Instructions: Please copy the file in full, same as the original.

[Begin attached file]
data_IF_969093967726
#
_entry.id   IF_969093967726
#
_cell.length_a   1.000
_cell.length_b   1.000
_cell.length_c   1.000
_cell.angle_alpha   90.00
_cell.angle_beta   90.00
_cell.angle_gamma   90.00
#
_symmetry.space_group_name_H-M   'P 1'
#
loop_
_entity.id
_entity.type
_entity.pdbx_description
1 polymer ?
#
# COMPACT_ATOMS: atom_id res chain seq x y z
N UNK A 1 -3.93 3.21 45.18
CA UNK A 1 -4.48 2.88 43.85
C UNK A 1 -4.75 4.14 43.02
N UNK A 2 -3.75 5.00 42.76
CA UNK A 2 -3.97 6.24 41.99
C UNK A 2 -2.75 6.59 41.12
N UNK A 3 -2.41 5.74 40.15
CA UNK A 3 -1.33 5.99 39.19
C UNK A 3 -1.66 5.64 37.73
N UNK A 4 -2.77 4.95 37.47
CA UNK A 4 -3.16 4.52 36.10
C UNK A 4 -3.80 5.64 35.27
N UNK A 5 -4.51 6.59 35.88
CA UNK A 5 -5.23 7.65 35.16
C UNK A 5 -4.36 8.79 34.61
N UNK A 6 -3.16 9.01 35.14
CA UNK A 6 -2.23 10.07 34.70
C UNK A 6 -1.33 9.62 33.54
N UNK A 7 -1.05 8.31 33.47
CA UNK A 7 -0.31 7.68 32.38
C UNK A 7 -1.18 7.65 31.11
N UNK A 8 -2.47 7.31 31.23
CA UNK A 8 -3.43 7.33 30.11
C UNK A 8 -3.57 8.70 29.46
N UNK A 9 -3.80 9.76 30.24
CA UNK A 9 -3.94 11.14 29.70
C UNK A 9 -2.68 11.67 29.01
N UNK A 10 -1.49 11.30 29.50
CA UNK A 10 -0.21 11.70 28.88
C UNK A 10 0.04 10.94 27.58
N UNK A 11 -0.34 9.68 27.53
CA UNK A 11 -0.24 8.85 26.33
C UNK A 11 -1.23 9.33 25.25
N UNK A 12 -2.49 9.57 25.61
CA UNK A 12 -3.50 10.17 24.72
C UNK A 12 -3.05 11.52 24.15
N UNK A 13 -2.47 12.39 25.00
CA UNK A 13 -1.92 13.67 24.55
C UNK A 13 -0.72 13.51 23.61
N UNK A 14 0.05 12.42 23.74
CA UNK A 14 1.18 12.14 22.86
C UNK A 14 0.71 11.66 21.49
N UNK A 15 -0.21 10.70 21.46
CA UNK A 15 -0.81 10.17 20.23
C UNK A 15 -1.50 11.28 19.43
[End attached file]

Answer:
data_IF_969093967726
#
_entry.id   IF_969093967726
#
_cell.length_a   1.000
_cell.length_b   1.000
_cell.length_c   1.000
_cell.angle_alpha   90.00
_cell.angle_beta   90.00
_cell.angle_gamma   90.00
#
_symmetry.space_group_name_H-M   'P 1'
#
loop_
_entity.id
_entity.type
_entity.pdbx_description
1 polymer ?
#
# COMPACT_ATOMS: atom_id res chain seq x y z
N UNK A 1 -3.93 3.21 45.18
CA UNK A 1 -4.48 2.88 43.85
C UNK A 1 -4.75 4.14 43.02
N UNK A 2 -3.75 5.00 42.76
CA UNK A 2 -3.97 6.24 41.99
C UNK A 2 -2.75 6.59 41.12
N UNK A 3 -2.41 5.74 40.15
CA UNK A 3 -1.33 5.99 39.19
C UNK A 3 -1.66 5.64 37.73
N UNK A 4 -2.77 4.95 37.47
CA UNK A 4 -3.16 4.52 36.10
C UNK A 4 -3.80 5.64 35.27
N UNK A 5 -4.51 6.59 35.88
CA UNK A 5 -5.23 7.65 35.16
C UNK A 5 -4.36 8.79 34.61
N UNK A 6 -3.16 9.01 35.14
CA UNK A 6 -2.23 10.07 34.70
C UNK A 6 -1.33 9.62 33.54
N UNK A 7 -1.05 8.31 33.47
CA UNK A 7 -0.31 7.68 32.38
C UNK A 7 -1.18 7.65 31.11
N UNK A 8 -2.47 7.31 31.23
CA UNK A 8 -3.43 7.33 30.11
C UNK A 8 -3.57 8.70 29.46
N UNK A 9 -3.80 9.76 30.24
CA UNK A 9 -3.94 11.14 29.70
C UNK A 9 -2.68 11.67 29.01
N UNK A 10 -1.49 11.30 29.50
CA UNK A 10 -0.21 11.70 28.88
C UNK A 10 0.04 10.94 27.58
N UNK A 11 -0.34 9.68 27.53
CA UNK A 11 -0.24 8.85 26.33
C UNK A 11 -1.23 9.33 25.25
N UNK A 12 -2.49 9.57 25.61
CA UNK A 12 -3.50 10.17 24.72
C UNK A 12 -3.05 11.52 24.15
N UNK A 13 -2.47 12.39 25.00
CA UNK A 13 -1.92 13.67 24.55
C UNK A 13 -0.72 13.51 23.61
N UNK A 14 0.05 12.42 23.74
CA UNK A 14 1.18 12.14 22.86
C UNK A 14 0.71 11.66 21.49
N UNK A 15 -0.21 10.70 21.46
CA UNK A 15 -0.81 10.17 20.23
C UNK A 15 -1.50 11.28 19.43